Rules and laws 

The importance of rules and laws, whether they be those that govern our school or our country, are referred to and often reinforced, such as in assemblies and when reflecting on behaviour choices. At the start of the school year, each class discusses and sets its own Class Rules - a set of principles that are clearly understood by all and necessary to ensure that every class member is able to learn in a safe and ordered environment.

Pupils are taught the value and reasons behind laws, that they govern and protect us, the responsibilities that this involves, and the consequences when laws are broken. These values are reinforced in different ways:

  • Regular visits from authorities such as the police and fire service
  • During Religious Education, when rules for particular faiths are discussed 
  • During other school subjects, where there is respect and appreciation for different rules – in a sports lesson, for example.

Individual liberty 

Alongside rules and laws, we promote freedom of choice and the right to respectfully express views and beliefs. Through the provision of a safe, supportive environment and empowering education, we provide boundaries for our young pupils to make choices safely; for example:

  • Choices about what learning challenge or activity they want to do
  • Choices about how they record their learning
  • Choices around the participation in extra-curricular activities

Our pupils are encouraged to know, understand and exercise their rights and personal freedoms and are taught how to exercise these safely, such as in our E-Safety lessons.


Mutual respect and tolerance of different faiths and beliefs

Langmoor Primary is located in a greatly culturally diverse area, and we are proud to promote and celebrate our different backgrounds and beliefs.

Mutual respect is at the heart of our aims and ethos – To develop an understanding and respect for a wide range of religious values, languages, and cultural traditions/different ways of life. One of our school rules is 'to show respect to everyone and everything'.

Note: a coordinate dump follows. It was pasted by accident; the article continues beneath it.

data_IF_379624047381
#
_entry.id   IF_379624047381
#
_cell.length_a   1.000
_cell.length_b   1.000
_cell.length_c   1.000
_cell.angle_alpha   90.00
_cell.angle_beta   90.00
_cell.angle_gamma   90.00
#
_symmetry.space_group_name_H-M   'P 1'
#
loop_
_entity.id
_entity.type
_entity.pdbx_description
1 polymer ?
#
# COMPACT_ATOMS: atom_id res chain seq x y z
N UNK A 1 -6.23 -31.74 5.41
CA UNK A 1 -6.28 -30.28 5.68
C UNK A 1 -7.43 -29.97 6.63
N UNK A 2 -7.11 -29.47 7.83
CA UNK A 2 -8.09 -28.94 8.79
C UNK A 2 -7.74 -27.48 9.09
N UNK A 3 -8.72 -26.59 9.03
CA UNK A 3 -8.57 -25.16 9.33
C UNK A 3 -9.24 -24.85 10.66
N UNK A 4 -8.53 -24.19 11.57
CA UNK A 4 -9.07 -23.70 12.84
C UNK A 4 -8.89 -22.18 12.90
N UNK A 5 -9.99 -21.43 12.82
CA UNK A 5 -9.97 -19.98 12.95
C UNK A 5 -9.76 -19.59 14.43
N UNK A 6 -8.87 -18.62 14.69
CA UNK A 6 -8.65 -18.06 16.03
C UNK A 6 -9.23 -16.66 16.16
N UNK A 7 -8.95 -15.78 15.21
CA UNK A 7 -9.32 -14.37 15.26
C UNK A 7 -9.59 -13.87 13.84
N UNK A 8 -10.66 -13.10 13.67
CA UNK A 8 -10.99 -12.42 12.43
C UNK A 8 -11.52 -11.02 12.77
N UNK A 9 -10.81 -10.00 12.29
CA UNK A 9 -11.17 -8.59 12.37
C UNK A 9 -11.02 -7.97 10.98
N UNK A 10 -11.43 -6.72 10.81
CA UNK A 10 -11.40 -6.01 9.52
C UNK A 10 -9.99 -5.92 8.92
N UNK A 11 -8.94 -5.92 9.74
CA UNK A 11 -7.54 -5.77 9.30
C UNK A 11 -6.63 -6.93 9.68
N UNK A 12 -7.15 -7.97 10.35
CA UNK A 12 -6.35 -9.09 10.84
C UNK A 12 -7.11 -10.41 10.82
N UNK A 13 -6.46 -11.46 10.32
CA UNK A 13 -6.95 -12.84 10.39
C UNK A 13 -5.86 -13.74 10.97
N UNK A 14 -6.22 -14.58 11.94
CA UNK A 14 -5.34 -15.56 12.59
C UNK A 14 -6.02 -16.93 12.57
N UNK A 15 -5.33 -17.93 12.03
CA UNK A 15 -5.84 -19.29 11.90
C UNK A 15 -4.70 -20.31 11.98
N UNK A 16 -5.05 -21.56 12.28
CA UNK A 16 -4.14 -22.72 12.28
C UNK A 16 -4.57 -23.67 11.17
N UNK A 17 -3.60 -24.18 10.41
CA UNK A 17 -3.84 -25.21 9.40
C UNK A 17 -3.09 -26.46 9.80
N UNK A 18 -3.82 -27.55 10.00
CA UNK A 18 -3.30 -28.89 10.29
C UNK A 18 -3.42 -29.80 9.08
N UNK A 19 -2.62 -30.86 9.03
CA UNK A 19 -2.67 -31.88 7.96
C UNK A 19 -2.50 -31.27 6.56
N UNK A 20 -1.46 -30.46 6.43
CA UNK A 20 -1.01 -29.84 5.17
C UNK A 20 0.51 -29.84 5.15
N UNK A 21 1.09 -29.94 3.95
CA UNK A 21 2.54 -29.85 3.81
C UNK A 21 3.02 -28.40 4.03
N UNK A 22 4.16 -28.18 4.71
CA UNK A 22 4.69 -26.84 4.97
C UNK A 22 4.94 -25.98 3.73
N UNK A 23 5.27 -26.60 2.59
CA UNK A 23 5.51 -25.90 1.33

Our pupils know that it is expected and imperative to show respect to everyone, whatever differences we may have. As well as showing respect to everything, whether it be a physical object or a religious belief. Children learn that their behaviour choices have an effect on their own rights and those of others. All members of the school community should treat each other with respect.

Specific examples of how we at Langmoor enhance pupils understanding and respect for different faiths and beliefs are:

  • Through Religious Education and other lessons, we develop awareness and appreciation of other cultures – for example, in English through fiction and in Art by considering culture from other parts of the world.
  • Participating in Themed Weeks, where we celebrate and enjoy learning about the differences in countries and cultures around the word.

Sadly, no school can guarantee that there will never be instances which are contrary to this value. At Langmoor Primary School, such instances are extremely rare and are treated very seriously.


Something which is clearly not part of any British or European value is extremism. The Prevent Duty is clear that extremism of all kinds should be tackled and challenged. Extremism is not a new topic in education, but schools now have a statutory duty to pay “due regard to the need to prevent people from being drawn into terrorism”.

Please see the Prevent Duty Guidance and its Guidance for Schools